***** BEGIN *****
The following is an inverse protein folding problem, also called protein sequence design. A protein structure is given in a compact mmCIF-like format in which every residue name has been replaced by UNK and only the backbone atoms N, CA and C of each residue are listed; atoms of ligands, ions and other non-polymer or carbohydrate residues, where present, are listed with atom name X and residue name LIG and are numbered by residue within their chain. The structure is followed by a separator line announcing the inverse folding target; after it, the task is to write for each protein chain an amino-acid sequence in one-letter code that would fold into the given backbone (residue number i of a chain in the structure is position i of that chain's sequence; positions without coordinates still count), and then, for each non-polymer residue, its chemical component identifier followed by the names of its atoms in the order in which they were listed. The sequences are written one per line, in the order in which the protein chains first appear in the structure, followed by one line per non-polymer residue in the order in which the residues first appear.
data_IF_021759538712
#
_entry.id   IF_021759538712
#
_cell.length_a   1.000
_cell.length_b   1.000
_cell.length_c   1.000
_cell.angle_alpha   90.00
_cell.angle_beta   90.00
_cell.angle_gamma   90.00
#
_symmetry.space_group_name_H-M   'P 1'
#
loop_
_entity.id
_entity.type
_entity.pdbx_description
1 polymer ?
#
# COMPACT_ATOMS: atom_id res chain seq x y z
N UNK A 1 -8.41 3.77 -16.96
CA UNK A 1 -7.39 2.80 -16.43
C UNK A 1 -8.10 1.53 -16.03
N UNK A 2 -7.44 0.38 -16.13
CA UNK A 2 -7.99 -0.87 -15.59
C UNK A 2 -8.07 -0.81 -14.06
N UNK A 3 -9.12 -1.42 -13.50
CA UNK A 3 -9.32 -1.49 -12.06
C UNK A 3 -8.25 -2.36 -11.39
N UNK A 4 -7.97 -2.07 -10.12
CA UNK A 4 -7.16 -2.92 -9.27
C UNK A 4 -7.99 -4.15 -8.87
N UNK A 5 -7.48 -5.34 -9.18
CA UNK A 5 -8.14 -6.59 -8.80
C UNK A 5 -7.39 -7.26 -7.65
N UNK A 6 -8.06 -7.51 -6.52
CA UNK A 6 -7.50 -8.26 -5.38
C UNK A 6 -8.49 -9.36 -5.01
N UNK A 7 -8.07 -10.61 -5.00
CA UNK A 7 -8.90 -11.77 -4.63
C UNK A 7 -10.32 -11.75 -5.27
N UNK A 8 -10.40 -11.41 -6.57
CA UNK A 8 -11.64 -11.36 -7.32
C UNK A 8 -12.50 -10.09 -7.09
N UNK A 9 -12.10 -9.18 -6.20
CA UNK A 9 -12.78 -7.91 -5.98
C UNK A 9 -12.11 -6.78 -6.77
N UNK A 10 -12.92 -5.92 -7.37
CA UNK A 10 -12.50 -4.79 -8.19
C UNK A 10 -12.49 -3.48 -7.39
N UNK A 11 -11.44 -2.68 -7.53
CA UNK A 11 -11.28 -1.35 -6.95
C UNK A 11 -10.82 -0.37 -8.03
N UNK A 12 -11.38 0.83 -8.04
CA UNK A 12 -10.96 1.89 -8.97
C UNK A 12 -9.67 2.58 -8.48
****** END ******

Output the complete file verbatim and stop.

The following is an inverse protein folding problem, also called protein sequence design. A protein structure is given in a compact mmCIF-like format in which every residue name has been replaced by UNK and only the backbone atoms N, CA and C of each residue are listed; atoms of ligands, ions and other non-polymer or carbohydrate residues, where present, are listed with atom name X and residue name LIG and are numbered by residue within their chain. The structure is followed by a separator line announcing the inverse folding target; after it, the task is to write for each protein chain an amino-acid sequence in one-letter code that would fold into the given backbone (residue number i of a chain in the structure is position i of that chain's sequence; positions without coordinates still count), and then, for each non-polymer residue, its chemical component identifier followed by the names of its atoms in the order in which they were listed. The sequences are written one per line, in the order in which the protein chains first appear in the structure, followed by one line per non-polymer residue in the order in which the residues first appear.
data_IF_021759538712
#
_entry.id   IF_021759538712
#
_cell.length_a   1.000
_cell.length_b   1.000
_cell.length_c   1.000
_cell.angle_alpha   90.00
_cell.angle_beta   90.00
_cell.angle_gamma   90.00
#
_symmetry.space_group_name_H-M   'P 1'
#
loop_
_entity.id
_entity.type
_entity.pdbx_description
1 polymer ?
#
# COMPACT_ATOMS: atom_id res chain seq x y z
N UNK A 1 -8.41 3.77 -16.96
CA UNK A 1 -7.39 2.80 -16.43
C UNK A 1 -8.10 1.53 -16.03
N UNK A 2 -7.44 0.38 -16.13
CA UNK A 2 -7.99 -0.87 -15.59
C UNK A 2 -8.07 -0.81 -14.06
N UNK A 3 -9.12 -1.42 -13.50
CA UNK A 3 -9.32 -1.49 -12.06
C UNK A 3 -8.25 -2.36 -11.39
N UNK A 4 -7.97 -2.07 -10.12
CA UNK A 4 -7.16 -2.92 -9.27
C UNK A 4 -7.99 -4.15 -8.87
N UNK A 5 -7.48 -5.34 -9.18
CA UNK A 5 -8.14 -6.59 -8.80
C UNK A 5 -7.39 -7.26 -7.65
N UNK A 6 -8.06 -7.51 -6.52
CA UNK A 6 -7.50 -8.26 -5.38
C UNK A 6 -8.49 -9.36 -5.01
N UNK A 7 -8.07 -10.61 -5.00
CA UNK A 7 -8.90 -11.77 -4.63
C UNK A 7 -10.32 -11.75 -5.27
N UNK A 8 -10.40 -11.41 -6.57
CA UNK A 8 -11.64 -11.36 -7.32
C UNK A 8 -12.50 -10.09 -7.09
N UNK A 9 -12.10 -9.18 -6.20
CA UNK A 9 -12.78 -7.91 -5.98
C UNK A 9 -12.11 -6.78 -6.77
N UNK A 10 -12.92 -5.92 -7.37
CA UNK A 10 -12.50 -4.79 -8.19
C UNK A 10 -12.49 -3.48 -7.39
N UNK A 11 -11.44 -2.68 -7.53
CA UNK A 11 -11.28 -1.35 -6.95
C UNK A 11 -10.82 -0.37 -8.03
N UNK A 12 -11.38 0.83 -8.04
CA UNK A 12 -10.96 1.89 -8.97
C UNK A 12 -9.67 2.58 -8.48